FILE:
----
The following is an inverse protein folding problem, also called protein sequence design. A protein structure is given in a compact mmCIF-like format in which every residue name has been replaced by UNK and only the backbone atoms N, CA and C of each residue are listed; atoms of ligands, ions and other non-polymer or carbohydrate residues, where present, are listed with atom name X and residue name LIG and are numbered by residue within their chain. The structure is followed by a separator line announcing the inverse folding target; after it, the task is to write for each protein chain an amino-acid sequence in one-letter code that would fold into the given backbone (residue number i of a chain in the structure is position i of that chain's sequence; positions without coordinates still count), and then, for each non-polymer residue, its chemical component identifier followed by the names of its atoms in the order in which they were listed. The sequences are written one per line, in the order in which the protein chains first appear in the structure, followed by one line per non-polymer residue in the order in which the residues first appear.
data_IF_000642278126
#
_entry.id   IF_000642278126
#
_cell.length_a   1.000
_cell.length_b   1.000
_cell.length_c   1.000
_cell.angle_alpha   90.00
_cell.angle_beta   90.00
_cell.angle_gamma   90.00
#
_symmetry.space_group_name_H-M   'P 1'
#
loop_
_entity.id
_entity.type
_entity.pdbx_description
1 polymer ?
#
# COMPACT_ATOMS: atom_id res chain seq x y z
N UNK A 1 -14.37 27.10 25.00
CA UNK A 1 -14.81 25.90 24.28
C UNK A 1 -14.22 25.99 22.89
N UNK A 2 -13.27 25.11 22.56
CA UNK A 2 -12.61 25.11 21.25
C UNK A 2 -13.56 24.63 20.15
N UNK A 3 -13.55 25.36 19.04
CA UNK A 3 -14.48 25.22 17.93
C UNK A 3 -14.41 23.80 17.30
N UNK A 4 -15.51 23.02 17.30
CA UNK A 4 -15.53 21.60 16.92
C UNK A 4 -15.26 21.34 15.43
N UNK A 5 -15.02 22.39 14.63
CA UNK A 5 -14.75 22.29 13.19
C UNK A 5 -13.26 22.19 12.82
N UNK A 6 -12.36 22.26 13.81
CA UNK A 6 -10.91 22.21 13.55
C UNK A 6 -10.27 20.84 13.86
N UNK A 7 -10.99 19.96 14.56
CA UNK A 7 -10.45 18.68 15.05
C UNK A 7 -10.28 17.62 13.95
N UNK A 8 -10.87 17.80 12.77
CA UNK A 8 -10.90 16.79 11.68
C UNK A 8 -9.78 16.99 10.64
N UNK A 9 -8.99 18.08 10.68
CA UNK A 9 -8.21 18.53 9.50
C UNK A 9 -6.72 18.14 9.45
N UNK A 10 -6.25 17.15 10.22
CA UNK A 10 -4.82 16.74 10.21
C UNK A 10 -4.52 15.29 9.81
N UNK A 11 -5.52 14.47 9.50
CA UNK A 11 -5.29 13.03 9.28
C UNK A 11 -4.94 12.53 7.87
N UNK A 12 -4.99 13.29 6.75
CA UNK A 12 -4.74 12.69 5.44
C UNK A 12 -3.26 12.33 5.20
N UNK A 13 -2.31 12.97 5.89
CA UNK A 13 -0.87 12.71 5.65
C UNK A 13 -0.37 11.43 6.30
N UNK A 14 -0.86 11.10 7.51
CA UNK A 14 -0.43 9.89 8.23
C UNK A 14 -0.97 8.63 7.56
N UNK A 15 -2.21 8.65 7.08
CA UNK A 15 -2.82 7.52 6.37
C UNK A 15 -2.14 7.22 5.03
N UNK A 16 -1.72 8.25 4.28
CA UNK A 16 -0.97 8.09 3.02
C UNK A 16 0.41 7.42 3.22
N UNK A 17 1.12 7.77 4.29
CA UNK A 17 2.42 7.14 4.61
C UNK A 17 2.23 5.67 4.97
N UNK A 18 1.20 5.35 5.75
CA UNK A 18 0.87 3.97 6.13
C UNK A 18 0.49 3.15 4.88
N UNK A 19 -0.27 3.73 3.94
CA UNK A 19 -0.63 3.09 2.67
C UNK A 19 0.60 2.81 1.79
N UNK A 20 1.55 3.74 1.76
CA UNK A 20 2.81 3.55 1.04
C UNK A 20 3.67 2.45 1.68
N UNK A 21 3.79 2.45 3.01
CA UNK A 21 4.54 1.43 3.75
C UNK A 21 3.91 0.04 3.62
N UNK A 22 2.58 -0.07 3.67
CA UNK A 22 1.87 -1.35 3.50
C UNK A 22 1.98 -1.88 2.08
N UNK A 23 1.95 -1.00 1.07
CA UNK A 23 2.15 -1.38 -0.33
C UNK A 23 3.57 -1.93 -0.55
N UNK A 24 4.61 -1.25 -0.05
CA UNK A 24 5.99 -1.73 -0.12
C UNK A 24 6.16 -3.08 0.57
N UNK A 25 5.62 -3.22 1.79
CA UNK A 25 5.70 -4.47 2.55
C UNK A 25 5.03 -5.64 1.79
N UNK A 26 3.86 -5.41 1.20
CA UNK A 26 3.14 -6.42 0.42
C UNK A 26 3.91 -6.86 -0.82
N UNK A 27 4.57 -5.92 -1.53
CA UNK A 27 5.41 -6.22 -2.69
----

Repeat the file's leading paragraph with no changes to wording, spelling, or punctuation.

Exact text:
The following is an inverse protein folding problem, also called protein sequence design. A protein structure is given in a compact mmCIF-like format in which every residue name has been replaced by UNK and only the backbone atoms N, CA and C of each residue are listed; atoms of ligands, ions and other non-polymer or carbohydrate residues, where present, are listed with atom name X and residue name LIG and are numbered by residue within their chain. The structure is followed by a separator line announcing the inverse folding target; after it, the task is to write for each protein chain an amino-acid sequence in one-letter code that would fold into the given backbone (residue number i of a chain in the structure is position i of that chain's sequence; positions without coordinates still count), and then, for each non-polymer residue, its chemical component identifier followed by the names of its atoms in the order in which they were listed. The sequences are written one per line, in the order in which the protein chains first appear in the structure, followed by one line per non-polymer residue in the order in which the residues first appear.